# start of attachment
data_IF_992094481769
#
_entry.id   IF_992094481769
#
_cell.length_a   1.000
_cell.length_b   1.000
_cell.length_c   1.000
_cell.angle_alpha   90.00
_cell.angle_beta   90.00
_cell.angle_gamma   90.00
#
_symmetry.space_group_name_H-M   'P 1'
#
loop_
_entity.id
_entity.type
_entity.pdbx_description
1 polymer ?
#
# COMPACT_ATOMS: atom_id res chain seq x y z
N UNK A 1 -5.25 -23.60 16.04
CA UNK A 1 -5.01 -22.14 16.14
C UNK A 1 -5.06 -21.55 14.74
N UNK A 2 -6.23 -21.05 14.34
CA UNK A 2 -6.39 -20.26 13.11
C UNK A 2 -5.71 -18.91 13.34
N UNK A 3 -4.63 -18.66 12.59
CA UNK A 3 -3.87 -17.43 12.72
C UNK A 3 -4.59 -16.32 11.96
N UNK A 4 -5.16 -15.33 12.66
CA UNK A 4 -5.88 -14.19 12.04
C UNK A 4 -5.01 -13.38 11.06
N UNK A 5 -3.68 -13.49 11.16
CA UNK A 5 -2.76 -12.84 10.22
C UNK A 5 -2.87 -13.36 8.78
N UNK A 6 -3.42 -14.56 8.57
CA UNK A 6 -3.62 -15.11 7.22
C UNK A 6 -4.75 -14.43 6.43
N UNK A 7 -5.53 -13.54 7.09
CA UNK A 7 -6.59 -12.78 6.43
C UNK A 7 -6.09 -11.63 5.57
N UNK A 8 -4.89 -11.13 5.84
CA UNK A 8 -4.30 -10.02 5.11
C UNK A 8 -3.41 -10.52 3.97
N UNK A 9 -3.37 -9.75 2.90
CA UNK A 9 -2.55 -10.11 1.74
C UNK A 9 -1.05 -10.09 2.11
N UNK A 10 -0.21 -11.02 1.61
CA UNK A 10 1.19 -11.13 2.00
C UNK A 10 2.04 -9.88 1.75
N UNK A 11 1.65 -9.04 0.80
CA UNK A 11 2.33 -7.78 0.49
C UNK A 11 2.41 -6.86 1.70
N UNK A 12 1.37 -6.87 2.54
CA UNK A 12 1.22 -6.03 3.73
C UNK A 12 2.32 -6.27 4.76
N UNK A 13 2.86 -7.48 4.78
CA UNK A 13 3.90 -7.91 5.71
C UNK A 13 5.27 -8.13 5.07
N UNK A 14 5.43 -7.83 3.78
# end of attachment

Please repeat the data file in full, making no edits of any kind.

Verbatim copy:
data_IF_992094481769
#
_entry.id   IF_992094481769
#
_cell.length_a   1.000
_cell.length_b   1.000
_cell.length_c   1.000
_cell.angle_alpha   90.00
_cell.angle_beta   90.00
_cell.angle_gamma   90.00
#
_symmetry.space_group_name_H-M   'P 1'
#
loop_
_entity.id
_entity.type
_entity.pdbx_description
1 polymer ?
#
# COMPACT_ATOMS: atom_id res chain seq x y z
N UNK A 1 -5.25 -23.60 16.04
CA UNK A 1 -5.01 -22.14 16.14
C UNK A 1 -5.06 -21.55 14.74
N UNK A 2 -6.23 -21.05 14.34
CA UNK A 2 -6.39 -20.26 13.11
C UNK A 2 -5.71 -18.91 13.34
N UNK A 3 -4.63 -18.66 12.59
CA UNK A 3 -3.87 -17.43 12.72
C UNK A 3 -4.59 -16.32 11.96
N UNK A 4 -5.16 -15.33 12.66
CA UNK A 4 -5.88 -14.19 12.04
C UNK A 4 -5.01 -13.38 11.06
N UNK A 5 -3.68 -13.49 11.16
CA UNK A 5 -2.76 -12.84 10.22
C UNK A 5 -2.87 -13.36 8.78
N UNK A 6 -3.42 -14.56 8.57
CA UNK A 6 -3.62 -15.11 7.22
C UNK A 6 -4.75 -14.43 6.43
N UNK A 7 -5.53 -13.54 7.09
CA UNK A 7 -6.59 -12.78 6.43
C UNK A 7 -6.09 -11.63 5.57
N UNK A 8 -4.89 -11.13 5.84
CA UNK A 8 -4.30 -10.02 5.11
C UNK A 8 -3.41 -10.52 3.97
N UNK A 9 -3.37 -9.75 2.90
CA UNK A 9 -2.55 -10.11 1.74
C UNK A 9 -1.05 -10.09 2.11
N UNK A 10 -0.21 -11.02 1.61
CA UNK A 10 1.19 -11.13 2.00
C UNK A 10 2.04 -9.88 1.75
N UNK A 11 1.65 -9.04 0.80
CA UNK A 11 2.33 -7.78 0.49
C UNK A 11 2.41 -6.86 1.70
N UNK A 12 1.37 -6.87 2.54
CA UNK A 12 1.22 -6.03 3.73
C UNK A 12 2.32 -6.27 4.76
N UNK A 13 2.86 -7.48 4.78
CA UNK A 13 3.90 -7.91 5.71
C UNK A 13 5.27 -8.13 5.07
N UNK A 14 5.43 -7.83 3.78